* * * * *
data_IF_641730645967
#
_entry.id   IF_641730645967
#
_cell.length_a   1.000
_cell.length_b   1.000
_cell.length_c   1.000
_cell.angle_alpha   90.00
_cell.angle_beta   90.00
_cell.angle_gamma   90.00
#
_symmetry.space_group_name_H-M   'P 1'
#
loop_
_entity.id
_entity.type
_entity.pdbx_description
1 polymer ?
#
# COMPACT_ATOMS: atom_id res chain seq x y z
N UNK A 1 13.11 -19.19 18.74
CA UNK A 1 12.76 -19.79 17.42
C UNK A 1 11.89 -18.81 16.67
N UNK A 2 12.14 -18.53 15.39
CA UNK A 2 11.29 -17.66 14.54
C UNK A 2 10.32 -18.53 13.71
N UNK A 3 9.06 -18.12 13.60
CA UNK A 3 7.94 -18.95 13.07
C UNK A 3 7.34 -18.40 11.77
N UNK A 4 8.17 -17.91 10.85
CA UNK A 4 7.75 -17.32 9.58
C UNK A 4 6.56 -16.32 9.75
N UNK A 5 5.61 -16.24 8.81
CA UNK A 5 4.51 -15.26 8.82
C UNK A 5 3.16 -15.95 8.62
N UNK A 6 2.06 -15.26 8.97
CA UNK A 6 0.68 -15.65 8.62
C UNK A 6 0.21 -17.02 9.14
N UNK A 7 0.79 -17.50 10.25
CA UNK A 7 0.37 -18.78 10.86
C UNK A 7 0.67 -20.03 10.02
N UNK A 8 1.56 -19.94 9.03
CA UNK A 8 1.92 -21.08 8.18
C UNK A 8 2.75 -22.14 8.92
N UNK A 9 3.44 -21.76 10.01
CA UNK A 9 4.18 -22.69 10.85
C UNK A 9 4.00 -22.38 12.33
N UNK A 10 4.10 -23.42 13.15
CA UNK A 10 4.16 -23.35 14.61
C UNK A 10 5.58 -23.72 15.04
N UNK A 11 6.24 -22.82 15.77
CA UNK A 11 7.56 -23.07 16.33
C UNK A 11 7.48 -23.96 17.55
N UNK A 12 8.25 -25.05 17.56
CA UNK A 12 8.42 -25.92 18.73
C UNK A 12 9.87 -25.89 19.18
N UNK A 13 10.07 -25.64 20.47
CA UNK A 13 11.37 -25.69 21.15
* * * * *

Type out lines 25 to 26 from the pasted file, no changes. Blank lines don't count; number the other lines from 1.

CA UNK A 2 11.29 -17.66 14.54
C UNK A 2 10.32 -18.53 13.71